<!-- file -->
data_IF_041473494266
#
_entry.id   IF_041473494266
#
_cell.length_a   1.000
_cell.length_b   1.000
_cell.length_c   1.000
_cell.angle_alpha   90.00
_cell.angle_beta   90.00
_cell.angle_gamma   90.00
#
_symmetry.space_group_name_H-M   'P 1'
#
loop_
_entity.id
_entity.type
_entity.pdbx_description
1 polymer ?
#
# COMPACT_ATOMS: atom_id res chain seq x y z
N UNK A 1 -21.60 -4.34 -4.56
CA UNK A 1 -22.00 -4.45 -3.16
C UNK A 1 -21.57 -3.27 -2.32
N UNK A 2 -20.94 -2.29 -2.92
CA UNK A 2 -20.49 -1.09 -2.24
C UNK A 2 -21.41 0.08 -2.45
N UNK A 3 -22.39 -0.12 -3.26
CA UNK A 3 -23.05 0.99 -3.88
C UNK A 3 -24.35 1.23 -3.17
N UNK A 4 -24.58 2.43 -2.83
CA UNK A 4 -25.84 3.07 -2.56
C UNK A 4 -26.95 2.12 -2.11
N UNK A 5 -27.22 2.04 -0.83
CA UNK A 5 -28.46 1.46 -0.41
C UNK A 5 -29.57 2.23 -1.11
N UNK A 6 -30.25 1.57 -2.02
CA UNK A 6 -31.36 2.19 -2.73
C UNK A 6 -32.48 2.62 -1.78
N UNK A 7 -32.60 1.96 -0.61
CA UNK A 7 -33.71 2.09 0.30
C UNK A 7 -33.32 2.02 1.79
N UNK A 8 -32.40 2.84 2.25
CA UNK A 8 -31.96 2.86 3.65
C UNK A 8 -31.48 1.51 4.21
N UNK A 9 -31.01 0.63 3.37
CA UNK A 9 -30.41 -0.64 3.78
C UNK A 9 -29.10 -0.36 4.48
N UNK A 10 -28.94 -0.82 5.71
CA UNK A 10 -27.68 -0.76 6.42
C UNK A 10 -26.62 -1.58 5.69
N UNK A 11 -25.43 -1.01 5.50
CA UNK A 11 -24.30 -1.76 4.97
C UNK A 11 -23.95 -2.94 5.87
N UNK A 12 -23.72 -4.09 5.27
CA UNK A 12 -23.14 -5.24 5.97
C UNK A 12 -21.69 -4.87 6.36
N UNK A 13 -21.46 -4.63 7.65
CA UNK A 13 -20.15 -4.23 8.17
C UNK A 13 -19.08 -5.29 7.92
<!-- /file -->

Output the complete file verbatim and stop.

data_IF_041473494266
#
_entry.id   IF_041473494266
#
_cell.length_a   1.000
_cell.length_b   1.000
_cell.length_c   1.000
_cell.angle_alpha   90.00
_cell.angle_beta   90.00
_cell.angle_gamma   90.00
#
_symmetry.space_group_name_H-M   'P 1'
#
loop_
_entity.id
_entity.type
_entity.pdbx_description
1 polymer ?
#
# COMPACT_ATOMS: atom_id res chain seq x y z
N UNK A 1 -21.60 -4.34 -4.56
CA UNK A 1 -22.00 -4.45 -3.16
C UNK A 1 -21.57 -3.27 -2.32
N UNK A 2 -20.94 -2.29 -2.92
CA UNK A 2 -20.49 -1.09 -2.24
C UNK A 2 -21.41 0.08 -2.45
N UNK A 3 -22.39 -0.12 -3.26
CA UNK A 3 -23.05 0.99 -3.88
C UNK A 3 -24.35 1.23 -3.17
N UNK A 4 -24.58 2.43 -2.83
CA UNK A 4 -25.84 3.07 -2.56
C UNK A 4 -26.95 2.12 -2.11
N UNK A 5 -27.22 2.04 -0.83
CA UNK A 5 -28.46 1.46 -0.41
C UNK A 5 -29.57 2.23 -1.11
N UNK A 6 -30.25 1.57 -2.02
CA UNK A 6 -31.36 2.19 -2.73
C UNK A 6 -32.48 2.62 -1.78
N UNK A 7 -32.60 1.96 -0.61
CA UNK A 7 -33.71 2.09 0.30
C UNK A 7 -33.32 2.02 1.79
N UNK A 8 -32.40 2.84 2.25
CA UNK A 8 -31.96 2.86 3.65
C UNK A 8 -31.48 1.51 4.21
N UNK A 9 -31.01 0.63 3.37
CA UNK A 9 -30.41 -0.64 3.78
C UNK A 9 -29.10 -0.36 4.48
N UNK A 10 -28.94 -0.82 5.71
CA UNK A 10 -27.68 -0.76 6.42
C UNK A 10 -26.62 -1.58 5.69
N UNK A 11 -25.43 -1.01 5.50
CA UNK A 11 -24.30 -1.76 4.97
C UNK A 11 -23.95 -2.94 5.87
N UNK A 12 -23.72 -4.09 5.27
CA UNK A 12 -23.14 -5.24 5.97
C UNK A 12 -21.69 -4.87 6.36
N UNK A 13 -21.46 -4.63 7.65
CA UNK A 13 -20.15 -4.23 8.17
C UNK A 13 -19.08 -5.29 7.92